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Nickelback for more By Anthony Charron, Up! Magazine

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Nickelback for More
By Anthony Charron
Oct 1, 2005
Nickelback front man Chad Kroeger

With their fifth album, All the Right Reasons, dropping worldwide this month, Canadas rock radio juggernauts hope to pick up where their previous releases Silver Side Up and The Long Road left off. Also likely to pick up is the critical backlash that seems to accompany any Canadian act that earns international status.
Regardless, its difficult not to respect a bunch of guys from the Alberta Badlands who, just a few years ago, were playing covers in small bars and clubs across the country. A relentless touring schedule lit the fuse for the international superstardom that followed. up! recently spoke with Nickelback front man Chad Kroeger about the new album, growing up in a town of 3,000 people, and why sleeping in is the best part of success.
Your new album features some new instrumentals for Nickelback, most notably piano and strings. Did you come into this album trying to take a new approach?
No, actually it was all an accident. We would come into the studio and there would be new textures just sitting there. Our guitar tech Tim Timmy Dawson laid down this piano part [for Savin Me] and said, What do you think of this, you guys?
We really try to promote and encourage that [experimentation] amongst everyone who is in the room. If youve got a part or an idea, please dont hesitate to bring it up. There is no keep your ideas to yourself.
[Dawson] came up with this piano part, and in the first couple notes I was like I dont know, and then all of a sudden it just hit me, it struck me and I loved the texture. I think it was the idea that scared me more than anything else piano in a Nickelback song but once we heard it I thought it was beautiful We did a lot of strings on the record as well, just experimenting with a lot of different textures. Thats a lot of fun. If youre just meat and potatoes all the time it can get a little stagnant and a little boring. It feels like this new life has been breathed into the band.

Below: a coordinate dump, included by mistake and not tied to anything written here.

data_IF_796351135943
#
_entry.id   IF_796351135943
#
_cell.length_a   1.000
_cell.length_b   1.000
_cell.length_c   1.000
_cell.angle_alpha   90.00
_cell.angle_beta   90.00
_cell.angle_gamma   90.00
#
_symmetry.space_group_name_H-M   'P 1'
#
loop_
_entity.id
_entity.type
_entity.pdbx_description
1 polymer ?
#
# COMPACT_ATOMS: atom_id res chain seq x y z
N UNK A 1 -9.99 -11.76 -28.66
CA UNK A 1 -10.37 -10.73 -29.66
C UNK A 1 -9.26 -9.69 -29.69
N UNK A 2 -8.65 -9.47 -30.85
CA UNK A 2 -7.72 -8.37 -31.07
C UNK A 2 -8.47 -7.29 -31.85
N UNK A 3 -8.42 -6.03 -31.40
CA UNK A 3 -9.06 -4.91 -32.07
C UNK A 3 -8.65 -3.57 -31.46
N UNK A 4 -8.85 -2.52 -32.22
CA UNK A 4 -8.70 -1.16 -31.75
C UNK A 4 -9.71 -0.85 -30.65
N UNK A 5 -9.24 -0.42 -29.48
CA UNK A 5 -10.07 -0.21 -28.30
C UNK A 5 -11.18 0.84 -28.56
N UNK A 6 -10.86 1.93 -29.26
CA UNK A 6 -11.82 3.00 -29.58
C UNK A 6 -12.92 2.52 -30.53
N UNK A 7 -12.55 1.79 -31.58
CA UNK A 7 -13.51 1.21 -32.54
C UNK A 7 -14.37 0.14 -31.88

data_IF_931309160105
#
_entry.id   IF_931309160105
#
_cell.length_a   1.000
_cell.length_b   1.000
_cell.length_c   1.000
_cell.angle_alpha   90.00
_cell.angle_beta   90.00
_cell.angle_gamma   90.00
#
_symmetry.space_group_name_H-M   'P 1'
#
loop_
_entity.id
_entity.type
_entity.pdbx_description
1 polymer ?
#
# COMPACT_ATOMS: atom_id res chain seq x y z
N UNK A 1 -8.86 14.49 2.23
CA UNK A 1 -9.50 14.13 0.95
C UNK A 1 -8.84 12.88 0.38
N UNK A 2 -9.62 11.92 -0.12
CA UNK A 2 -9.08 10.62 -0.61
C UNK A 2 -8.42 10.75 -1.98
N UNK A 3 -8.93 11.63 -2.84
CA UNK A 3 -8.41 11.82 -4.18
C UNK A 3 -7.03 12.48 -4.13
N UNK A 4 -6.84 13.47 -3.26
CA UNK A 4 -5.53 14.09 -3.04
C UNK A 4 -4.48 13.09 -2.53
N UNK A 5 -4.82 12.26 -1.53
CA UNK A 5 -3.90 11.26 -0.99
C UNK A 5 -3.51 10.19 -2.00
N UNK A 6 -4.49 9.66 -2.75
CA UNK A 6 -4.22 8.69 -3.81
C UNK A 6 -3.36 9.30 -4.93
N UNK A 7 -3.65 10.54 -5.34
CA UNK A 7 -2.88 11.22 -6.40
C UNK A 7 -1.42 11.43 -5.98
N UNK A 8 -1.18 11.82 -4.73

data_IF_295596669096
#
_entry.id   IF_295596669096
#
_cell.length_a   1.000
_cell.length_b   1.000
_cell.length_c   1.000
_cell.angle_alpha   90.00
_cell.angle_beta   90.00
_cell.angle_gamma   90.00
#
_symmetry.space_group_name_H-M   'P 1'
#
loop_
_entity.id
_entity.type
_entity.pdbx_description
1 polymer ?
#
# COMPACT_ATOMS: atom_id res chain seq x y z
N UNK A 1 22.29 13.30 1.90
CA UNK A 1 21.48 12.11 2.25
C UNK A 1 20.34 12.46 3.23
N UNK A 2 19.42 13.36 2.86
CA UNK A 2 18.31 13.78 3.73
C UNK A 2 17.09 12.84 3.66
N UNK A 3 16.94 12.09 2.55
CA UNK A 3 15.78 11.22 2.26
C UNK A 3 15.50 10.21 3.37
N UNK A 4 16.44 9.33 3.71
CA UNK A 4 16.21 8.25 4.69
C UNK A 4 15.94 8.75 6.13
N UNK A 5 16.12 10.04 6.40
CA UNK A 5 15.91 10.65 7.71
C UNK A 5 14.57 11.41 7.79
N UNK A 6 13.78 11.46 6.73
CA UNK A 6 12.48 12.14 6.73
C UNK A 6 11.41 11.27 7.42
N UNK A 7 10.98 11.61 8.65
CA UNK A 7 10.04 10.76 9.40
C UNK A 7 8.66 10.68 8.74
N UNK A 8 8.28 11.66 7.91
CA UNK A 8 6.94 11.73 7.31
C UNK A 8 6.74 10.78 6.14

What was it like to return to your hometown of Hanna, Alberta, to do a video shoot for Photograph, the albums first single?
Thats an incredible trip down memory lane. I mean, the feelings of nostalgia are just overwhelming when you go back there and you see these faces that you havent seen in 10 years, and you get to catch up with your friends and find out what theyve been doing. Just to see the places that you havent seen and the memories just come flooding back. It was really, really cool.
How do you think growing up in a small town like Hanna influenced you personally?
I think that it helps keep you grounded and to keep perspective. When you come from a small town, youre not really as faceless and lacking identity as you can sometimes be when you grow up in a city. It can seem like youre just one of a thousand kids in a high school. There were 160 kids at my high school, so everybody knows everybody and everybody knows what everybody is doing. Its like having this big family.
In Photograph, you sing, I wonder if its too late, should I go back and try and graduate? Did you actually graduate from high school?
No, I didnt. I finished Grade 12, but I was a couple credits short and I just thought, You know what, Ive got this band waiting for me that wants to get out on the road and start singing songs.
We already had gigs booked and everything. We learned 50 tunes, 50 cover songs and went out there and started playing all these clubs and bars. Anybody we could get in front of we would play. I just thought I learned far more valuable life lessons in the year and a half that we were on the road playing cover songs than I could ever learn going to college or university. Its an amazing opportunity.
Youve worked as a producer for bands like Default and Theory of a Deadman, and also co-founded the record label 604 Records. Why the desire to delve deeper into the music industry?
Its not like it just happens to me. It happens to any band that gets out there and gets a little bit of a name. You just start getting inundated with other bands saying, Help us. I thought that there were good bands that werent getting enough attention. I wanted to help.
Default went on to sell a million records in the U.S. so I wasnt wrong. They were a good band that needed to get out there.